Reserve this title

The Twentieth Wife

By Indu Sundaresan

Go to catalog

"An enchanting historical epic of grand passion and adventure, this debut novel tells the captivating story of one of India's most controversial empresses -- a woman whose brilliance and determination trumped myriad obstacles, and whose love shaped the course of the Mughal Empire. Skillfully blending the textures of historical reality with the rich and sensual imaginings of a timeless fairy tale, The Twentieth Wife sweeps readers up in Mehrunnisa's embattled love with Prince Salim, and in the bedazzling destiny of a woman -- a legend in her own time -- who was all but lost to history until now."

Reserve this title

The Tree Bride

By Bharati Mukherjee

Go to catalog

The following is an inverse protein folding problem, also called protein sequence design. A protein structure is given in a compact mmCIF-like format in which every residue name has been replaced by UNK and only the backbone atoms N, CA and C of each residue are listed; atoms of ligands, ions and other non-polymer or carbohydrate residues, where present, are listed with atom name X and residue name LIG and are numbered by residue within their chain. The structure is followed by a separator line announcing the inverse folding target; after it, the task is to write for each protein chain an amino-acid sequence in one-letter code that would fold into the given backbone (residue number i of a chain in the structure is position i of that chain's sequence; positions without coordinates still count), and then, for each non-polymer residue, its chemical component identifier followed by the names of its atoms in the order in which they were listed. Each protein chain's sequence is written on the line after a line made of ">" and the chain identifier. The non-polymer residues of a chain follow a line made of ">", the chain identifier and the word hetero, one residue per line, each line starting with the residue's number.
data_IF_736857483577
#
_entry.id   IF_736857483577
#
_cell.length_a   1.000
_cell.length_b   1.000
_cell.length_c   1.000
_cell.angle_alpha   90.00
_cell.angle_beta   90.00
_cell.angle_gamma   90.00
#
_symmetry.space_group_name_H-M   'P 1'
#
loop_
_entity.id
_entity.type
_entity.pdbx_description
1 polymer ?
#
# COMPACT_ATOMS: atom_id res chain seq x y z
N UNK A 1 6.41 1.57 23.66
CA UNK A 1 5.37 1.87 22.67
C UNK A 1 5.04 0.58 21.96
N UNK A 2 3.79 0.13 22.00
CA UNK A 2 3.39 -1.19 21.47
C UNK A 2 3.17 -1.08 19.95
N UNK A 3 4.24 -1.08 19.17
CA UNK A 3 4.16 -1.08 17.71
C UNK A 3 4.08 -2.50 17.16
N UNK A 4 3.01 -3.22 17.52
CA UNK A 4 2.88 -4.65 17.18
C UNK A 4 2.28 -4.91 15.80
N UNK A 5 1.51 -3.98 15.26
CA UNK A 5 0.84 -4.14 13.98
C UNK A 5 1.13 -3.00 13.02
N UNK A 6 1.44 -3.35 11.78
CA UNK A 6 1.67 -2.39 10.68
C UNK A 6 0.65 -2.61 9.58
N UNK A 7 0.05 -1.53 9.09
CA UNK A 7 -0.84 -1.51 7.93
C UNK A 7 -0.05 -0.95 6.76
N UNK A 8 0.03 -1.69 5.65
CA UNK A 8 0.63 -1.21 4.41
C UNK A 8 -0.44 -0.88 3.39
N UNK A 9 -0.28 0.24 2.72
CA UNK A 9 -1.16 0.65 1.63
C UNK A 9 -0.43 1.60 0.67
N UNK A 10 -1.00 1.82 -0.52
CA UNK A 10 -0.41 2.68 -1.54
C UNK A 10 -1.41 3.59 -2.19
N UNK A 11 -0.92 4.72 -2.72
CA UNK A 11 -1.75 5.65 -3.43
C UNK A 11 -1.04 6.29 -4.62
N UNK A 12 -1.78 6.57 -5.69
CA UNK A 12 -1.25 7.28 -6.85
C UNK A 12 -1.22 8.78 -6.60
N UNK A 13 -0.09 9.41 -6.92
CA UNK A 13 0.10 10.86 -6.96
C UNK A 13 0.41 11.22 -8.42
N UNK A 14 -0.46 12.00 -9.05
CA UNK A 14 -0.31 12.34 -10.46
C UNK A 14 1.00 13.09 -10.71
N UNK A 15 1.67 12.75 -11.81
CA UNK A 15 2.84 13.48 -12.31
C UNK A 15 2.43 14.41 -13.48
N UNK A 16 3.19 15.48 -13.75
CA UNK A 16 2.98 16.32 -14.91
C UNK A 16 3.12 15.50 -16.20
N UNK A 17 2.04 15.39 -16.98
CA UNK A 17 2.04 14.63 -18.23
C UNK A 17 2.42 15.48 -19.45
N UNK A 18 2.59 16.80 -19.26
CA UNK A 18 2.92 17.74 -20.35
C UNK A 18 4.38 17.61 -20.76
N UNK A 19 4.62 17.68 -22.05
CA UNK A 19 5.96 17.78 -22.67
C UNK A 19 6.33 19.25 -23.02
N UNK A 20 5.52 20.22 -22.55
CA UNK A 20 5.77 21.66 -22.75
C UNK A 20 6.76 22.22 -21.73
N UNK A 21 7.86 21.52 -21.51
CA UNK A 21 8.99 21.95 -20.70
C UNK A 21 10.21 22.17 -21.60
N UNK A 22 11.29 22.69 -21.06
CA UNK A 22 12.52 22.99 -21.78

In piecing together her ancestor's transformation from a docile Bengali Brahmin girl-child into an impassioned organizer of resistance against the British Raj, the contemporary narrator discovers and lays claim to unacknowledged elements in her "American" identity.
Reserve this title

The Moor's Last Sigh

By Salman Rushdie

Go to catalog

"In his first novel since The Satanic Verses, Rushdie gives readers a masterpiece of controlled storytelling, informed by astonishing scope and ambition, by turns compassionate, wicked, poignant, and funny. From the paradise of Aurora's legendary salon to his omnipotent father's sky-garden atop a towering glass high-rise, the Moor's story evokes his family's often grotesque but compulsively moving fortunes in a world of possibilities embodied by India in this century."

Reserve this title

The Jewel in the Crown

By Paul Scott

Go to catalog
The first volume in Paul Scott's historical tour-de-force, the Raj Quartet, opens in 1942 as the British fear both Japanese invasion and Indian demands for self-rule. In the Mayapore gardens, Daphne Manners, daughter of the provincial governor, leaves her Indian lover, who will soon be arrested for her alleged rape.
Reserve this title